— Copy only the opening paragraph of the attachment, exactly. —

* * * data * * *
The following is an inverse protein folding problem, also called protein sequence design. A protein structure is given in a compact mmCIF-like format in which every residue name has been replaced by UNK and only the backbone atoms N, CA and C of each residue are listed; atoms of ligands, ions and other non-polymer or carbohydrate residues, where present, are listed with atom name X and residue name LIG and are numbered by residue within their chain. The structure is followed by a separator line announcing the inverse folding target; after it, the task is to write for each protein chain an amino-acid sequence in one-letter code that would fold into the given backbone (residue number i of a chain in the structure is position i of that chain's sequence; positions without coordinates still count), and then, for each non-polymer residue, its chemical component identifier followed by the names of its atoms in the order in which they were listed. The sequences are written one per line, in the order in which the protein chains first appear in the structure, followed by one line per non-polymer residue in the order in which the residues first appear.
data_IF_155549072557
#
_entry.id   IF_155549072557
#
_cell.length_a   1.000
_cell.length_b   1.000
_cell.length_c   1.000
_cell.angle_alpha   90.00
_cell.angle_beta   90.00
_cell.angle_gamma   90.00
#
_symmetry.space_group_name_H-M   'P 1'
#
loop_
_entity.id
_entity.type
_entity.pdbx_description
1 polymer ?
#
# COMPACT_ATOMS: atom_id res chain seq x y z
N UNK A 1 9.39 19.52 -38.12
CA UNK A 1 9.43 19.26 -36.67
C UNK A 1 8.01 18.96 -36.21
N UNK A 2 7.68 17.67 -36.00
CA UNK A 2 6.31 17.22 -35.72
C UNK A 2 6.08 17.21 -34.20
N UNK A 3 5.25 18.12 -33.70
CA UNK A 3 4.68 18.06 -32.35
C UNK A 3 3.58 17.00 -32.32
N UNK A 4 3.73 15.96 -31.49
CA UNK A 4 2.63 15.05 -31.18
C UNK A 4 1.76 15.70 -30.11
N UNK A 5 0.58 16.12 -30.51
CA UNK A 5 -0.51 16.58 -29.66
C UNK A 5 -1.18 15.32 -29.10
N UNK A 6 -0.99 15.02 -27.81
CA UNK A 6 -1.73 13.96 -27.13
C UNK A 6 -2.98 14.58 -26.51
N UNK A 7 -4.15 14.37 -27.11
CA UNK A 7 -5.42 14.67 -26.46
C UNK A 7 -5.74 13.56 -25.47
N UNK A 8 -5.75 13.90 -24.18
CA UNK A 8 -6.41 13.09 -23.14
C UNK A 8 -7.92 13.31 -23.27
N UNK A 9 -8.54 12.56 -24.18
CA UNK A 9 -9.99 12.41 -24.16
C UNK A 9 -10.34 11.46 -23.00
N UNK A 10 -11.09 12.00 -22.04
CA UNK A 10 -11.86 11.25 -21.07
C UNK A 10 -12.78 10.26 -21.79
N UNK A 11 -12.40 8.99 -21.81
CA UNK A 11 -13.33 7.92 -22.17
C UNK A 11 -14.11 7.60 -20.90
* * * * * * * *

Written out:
The following is an inverse protein folding problem, also called protein sequence design. A protein structure is given in a compact mmCIF-like format in which every residue name has been replaced by UNK and only the backbone atoms N, CA and C of each residue are listed; atoms of ligands, ions and other non-polymer or carbohydrate residues, where present, are listed with atom name X and residue name LIG and are numbered by residue within their chain. The structure is followed by a separator line announcing the inverse folding target; after it, the task is to write for each protein chain an amino-acid sequence in one-letter code that would fold into the given backbone (residue number i of a chain in the structure is position i of that chain's sequence; positions without coordinates still count), and then, for each non-polymer residue, its chemical component identifier followed by the names of its atoms in the order in which they were listed. The sequences are written one per line, in the order in which the protein chains first appear in the structure, followed by one line per non-polymer residue in the order in which the residues first appear.